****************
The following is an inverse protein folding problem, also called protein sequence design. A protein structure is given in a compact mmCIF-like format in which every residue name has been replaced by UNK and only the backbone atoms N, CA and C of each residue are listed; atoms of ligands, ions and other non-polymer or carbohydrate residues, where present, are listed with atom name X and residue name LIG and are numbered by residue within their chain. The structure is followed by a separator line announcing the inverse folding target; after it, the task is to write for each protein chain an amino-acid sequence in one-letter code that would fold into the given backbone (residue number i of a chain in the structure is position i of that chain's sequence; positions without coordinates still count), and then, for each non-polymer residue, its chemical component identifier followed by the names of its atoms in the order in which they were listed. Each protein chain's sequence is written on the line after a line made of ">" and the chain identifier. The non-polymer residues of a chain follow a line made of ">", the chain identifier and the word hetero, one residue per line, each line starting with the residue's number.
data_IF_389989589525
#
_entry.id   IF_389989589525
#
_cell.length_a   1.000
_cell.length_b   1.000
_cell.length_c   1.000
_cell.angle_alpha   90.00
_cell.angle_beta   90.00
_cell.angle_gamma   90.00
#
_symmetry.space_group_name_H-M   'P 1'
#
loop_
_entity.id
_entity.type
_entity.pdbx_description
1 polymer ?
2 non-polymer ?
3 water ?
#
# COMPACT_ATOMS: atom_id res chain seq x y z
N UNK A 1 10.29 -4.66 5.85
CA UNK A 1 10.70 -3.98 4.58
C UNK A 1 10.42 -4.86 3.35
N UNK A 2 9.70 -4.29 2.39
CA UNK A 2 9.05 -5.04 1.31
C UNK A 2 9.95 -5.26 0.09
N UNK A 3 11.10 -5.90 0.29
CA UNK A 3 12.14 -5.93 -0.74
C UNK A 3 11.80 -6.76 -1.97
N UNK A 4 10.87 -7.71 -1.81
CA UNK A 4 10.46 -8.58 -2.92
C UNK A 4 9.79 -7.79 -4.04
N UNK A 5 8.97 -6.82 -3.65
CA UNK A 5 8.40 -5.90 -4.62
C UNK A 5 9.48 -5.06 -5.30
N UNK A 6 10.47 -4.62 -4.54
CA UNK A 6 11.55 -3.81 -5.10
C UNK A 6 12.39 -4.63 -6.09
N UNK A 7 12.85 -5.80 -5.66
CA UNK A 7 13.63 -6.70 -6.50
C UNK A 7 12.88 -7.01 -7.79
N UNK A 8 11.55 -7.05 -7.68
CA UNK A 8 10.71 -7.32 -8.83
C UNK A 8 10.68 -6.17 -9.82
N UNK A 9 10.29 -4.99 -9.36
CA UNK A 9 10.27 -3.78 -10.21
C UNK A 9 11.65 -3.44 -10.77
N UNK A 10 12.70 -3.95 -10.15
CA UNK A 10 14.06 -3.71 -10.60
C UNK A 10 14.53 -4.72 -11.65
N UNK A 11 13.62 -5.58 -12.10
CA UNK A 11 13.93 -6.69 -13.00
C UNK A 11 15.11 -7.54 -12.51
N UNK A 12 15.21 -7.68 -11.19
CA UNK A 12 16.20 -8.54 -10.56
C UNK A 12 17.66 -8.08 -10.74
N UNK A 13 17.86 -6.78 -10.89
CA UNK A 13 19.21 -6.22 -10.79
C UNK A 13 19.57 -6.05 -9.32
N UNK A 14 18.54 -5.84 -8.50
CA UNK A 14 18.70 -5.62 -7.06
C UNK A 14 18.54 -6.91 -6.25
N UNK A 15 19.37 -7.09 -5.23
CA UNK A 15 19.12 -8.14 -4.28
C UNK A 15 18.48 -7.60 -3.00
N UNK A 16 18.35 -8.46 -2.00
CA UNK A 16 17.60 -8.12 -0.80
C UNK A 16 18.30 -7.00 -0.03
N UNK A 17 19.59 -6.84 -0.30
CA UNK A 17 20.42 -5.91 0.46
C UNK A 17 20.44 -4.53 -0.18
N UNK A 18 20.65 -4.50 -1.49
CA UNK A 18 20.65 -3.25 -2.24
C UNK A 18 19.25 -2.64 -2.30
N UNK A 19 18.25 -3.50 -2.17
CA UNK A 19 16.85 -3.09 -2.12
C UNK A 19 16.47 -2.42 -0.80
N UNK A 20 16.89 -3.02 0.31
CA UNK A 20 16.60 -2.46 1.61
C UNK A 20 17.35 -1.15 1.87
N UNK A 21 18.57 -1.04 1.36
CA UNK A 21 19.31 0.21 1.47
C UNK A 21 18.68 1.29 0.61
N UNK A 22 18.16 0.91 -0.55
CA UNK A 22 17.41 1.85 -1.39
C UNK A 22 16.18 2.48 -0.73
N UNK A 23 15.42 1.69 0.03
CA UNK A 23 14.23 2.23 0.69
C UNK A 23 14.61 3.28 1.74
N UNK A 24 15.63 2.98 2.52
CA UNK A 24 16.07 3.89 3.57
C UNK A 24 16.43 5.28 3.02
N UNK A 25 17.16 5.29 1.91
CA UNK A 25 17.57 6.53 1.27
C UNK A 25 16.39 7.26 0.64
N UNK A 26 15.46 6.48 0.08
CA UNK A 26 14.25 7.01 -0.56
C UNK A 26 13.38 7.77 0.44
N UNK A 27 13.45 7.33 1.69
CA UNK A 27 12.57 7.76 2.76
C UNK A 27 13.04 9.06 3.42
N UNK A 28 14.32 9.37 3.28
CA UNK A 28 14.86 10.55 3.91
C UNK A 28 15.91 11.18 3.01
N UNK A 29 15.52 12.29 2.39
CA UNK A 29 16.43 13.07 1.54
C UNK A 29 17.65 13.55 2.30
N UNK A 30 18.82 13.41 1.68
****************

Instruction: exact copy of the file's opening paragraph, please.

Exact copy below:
The following is an inverse protein folding problem, also called protein sequence design. A protein structure is given in a compact mmCIF-like format in which every residue name has been replaced by UNK and only the backbone atoms N, CA and C of each residue are listed; atoms of ligands, ions and other non-polymer or carbohydrate residues, where present, are listed with atom name X and residue name LIG and are numbered by residue within their chain. The structure is followed by a separator line announcing the inverse folding target; after it, the task is to write for each protein chain an amino-acid sequence in one-letter code that would fold into the given backbone (residue number i of a chain in the structure is position i of that chain's sequence; positions without coordinates still count), and then, for each non-polymer residue, its chemical component identifier followed by the names of its atoms in the order in which they were listed. Each protein chain's sequence is written on the line after a line made of ">" and the chain identifier. The non-polymer residues of a chain follow a line made of ">", the chain identifier and the word hetero, one residue per line, each line starting with the residue's number.